In Nigeria, the new crop of African migrants, many of whom lived in Lagos, the former capital started mass media companies including Lagos Daily News. The newspaper started by Herbert Macaulay and John Akilade Caulcrick in 1927 was reputed to be the first daily newspaper in British West Africa. The newspaper was instrumental in fuelling the growing anti-colonialism emotions among the elites. To expand its scope and gain more followership, the newspaper rechristened to Nigeria Daily News. Other media organisations were also players in the media space and contributed to the growing discontent against colonialism. Daily Times was one of them. Ernest Ikoli, a political and anti-colonial activist was the first Editor of Daily Times. There was also the West African Pilot founded in 1937 by Nnamdi Azikiwe.

These media organisations in their own ways contributed to Nigeria’s independence from British colonial rule. The media organisations also helped to breed a new crop of media elites who were respected and influential. These included Lateef Jakande, Bisi Onabanjo, Ernest Ikoli, and Anthony Enahoro. Some of these media elites also featured in the political terrain, and held some political offices.

Post-independence politics witnessed the advent of coups and counter coups across Africa. These military interventions and interruptions in political governance had remarkable impact in mass media development. Not only were media houses shut down by dictatorial military governments, several military decrees were promulgated aimed at stifling press freedom. In Nigeria, one of the most popular military decrees against press freedom and free speech was the Public Officers (Protection against False Accusation) Decree No. 4 of 1984. Two prominent Nigerian journalists Tunde Thompson and Nduka Irabor, were prosecuted under the infamous decree.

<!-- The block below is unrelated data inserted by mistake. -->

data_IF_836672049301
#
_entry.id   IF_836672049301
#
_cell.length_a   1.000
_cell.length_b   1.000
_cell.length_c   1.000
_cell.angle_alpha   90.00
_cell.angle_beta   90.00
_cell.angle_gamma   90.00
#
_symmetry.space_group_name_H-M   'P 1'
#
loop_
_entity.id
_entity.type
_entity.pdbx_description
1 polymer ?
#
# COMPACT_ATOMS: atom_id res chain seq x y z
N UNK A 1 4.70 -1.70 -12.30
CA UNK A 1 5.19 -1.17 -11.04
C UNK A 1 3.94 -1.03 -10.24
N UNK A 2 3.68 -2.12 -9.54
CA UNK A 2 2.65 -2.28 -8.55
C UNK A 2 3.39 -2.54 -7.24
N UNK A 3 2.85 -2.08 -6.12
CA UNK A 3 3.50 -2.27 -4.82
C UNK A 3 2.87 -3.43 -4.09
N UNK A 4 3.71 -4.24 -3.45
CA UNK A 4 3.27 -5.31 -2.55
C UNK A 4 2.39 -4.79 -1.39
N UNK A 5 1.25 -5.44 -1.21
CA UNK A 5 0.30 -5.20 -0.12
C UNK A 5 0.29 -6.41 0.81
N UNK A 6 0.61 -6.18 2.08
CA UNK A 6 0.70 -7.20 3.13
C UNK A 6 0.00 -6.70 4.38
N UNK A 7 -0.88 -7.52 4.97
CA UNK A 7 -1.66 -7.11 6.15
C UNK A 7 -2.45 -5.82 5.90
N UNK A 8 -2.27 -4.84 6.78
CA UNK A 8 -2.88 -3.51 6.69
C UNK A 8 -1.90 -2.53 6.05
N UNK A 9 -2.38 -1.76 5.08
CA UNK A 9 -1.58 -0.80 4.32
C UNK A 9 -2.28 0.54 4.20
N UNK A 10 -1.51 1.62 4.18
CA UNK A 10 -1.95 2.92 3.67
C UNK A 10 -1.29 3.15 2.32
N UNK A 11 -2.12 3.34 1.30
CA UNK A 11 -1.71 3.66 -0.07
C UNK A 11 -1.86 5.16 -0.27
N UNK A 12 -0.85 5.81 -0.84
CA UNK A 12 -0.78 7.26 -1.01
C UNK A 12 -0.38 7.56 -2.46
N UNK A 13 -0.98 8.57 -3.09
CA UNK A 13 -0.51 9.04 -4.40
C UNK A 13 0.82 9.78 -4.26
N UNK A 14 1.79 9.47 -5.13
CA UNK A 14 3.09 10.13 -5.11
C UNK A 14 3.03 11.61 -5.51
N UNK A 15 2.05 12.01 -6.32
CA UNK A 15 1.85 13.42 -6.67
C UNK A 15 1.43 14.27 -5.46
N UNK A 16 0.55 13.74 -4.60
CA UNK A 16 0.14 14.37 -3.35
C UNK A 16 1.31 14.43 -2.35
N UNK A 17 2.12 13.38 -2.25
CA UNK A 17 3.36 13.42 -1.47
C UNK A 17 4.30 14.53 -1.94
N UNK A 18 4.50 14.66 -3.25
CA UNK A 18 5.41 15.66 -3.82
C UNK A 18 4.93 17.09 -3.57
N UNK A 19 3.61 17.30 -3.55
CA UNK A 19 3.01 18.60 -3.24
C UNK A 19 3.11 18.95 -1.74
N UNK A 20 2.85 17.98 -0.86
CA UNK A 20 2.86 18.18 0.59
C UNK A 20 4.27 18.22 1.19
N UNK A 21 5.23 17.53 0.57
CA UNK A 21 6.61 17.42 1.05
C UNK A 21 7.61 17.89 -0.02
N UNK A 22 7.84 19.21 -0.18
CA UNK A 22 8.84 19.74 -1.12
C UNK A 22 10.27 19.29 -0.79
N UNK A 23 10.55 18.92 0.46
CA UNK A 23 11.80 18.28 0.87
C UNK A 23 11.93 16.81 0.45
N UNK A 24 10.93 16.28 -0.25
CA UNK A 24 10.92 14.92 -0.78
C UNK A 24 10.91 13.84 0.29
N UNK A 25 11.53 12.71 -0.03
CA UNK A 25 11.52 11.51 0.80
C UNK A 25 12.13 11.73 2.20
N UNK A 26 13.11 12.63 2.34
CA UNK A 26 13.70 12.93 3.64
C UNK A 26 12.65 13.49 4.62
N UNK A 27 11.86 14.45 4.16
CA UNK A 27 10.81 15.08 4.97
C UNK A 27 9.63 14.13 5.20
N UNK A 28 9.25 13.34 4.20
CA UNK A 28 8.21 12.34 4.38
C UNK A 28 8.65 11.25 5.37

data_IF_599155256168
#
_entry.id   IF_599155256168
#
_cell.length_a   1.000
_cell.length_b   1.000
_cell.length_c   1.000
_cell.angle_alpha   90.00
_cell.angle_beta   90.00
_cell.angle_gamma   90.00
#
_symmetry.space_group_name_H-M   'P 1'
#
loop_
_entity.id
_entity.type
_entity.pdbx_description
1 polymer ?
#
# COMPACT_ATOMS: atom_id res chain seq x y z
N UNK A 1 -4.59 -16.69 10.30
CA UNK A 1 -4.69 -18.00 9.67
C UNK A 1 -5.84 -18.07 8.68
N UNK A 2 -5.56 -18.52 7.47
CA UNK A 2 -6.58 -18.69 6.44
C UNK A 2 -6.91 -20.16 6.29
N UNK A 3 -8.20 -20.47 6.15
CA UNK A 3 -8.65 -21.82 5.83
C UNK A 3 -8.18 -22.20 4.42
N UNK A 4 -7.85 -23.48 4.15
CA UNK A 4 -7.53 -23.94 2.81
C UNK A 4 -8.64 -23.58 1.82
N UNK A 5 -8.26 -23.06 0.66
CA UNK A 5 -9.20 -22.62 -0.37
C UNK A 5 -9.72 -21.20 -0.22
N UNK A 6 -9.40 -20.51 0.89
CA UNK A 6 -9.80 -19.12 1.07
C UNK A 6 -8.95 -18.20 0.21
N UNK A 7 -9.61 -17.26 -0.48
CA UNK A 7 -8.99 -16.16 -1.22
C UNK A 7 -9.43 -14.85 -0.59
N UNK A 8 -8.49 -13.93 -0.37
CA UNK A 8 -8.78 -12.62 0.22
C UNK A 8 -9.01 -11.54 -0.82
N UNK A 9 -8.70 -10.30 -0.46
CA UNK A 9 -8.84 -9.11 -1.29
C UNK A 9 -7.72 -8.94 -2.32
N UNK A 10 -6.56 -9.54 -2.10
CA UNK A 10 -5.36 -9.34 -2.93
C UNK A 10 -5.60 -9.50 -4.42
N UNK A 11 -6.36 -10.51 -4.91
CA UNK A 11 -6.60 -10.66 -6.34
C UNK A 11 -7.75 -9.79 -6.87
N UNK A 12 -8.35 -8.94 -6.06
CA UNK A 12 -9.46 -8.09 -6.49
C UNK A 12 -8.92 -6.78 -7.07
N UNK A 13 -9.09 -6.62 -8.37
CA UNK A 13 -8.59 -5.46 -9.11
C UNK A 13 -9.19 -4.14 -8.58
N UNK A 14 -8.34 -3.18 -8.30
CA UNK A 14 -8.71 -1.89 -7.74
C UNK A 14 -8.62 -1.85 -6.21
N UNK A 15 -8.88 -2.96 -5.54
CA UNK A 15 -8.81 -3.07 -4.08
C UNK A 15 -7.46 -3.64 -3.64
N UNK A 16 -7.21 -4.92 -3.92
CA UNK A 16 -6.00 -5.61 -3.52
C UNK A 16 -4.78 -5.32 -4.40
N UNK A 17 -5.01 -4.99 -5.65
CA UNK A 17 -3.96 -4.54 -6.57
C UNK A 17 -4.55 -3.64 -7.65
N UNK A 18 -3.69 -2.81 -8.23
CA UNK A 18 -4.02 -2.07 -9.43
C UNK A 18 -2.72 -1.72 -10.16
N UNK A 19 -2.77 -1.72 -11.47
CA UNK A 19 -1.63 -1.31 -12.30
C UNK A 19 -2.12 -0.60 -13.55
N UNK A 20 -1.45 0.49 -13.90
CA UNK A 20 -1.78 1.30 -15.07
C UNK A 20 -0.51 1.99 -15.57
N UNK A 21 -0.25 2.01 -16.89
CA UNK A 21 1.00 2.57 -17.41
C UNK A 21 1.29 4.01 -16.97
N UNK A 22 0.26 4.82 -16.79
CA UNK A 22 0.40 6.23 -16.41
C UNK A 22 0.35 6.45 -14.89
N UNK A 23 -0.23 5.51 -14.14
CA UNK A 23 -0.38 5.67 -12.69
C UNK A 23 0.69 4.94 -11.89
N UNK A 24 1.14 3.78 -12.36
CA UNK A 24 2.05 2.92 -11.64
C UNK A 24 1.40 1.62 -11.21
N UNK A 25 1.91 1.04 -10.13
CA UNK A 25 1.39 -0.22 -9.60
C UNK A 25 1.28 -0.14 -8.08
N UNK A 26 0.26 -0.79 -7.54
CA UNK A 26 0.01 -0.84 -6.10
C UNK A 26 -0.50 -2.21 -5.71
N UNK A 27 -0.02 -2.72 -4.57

The advent of and accessibility to technology has also transformed mass media in Africa. Technology has improved the speed and availability of media products presented to consumers. It has also made media outputs largely affordable. Unlike in the past, smartphone users, with a push of the button can access news stories from every part of the globe. The mobile phone has now become the new platform while internet connection is the new currency. Closely related to new technology is the advent of social media channels that have democratised the media space. Many social media channels have news components, and users also utilise the platforms as news outlets. Facebook, Instagram and Twitter are popular social media sites that are also popular as news outlets. It is instructive to note that social media have enhanced the promotion of organised falsehood, otherwise known as fake news. The lack of a universal Ombudsman has created gaps leading to the publication and broadcast of poorly edited or out rightly false and misleading stories. Infact there is an “epidemic of online fake news”.

In an article by Eileen Brown published in zdnet, “an economic study by Tel Aviv, Israel-based cybersecurity firm CHEQ and the University of Baltimore have revealed that fake news is costing the global economy $78 billion each year.”. This is huge for a world grappling with extreme poverty, natural disasters, and climate change.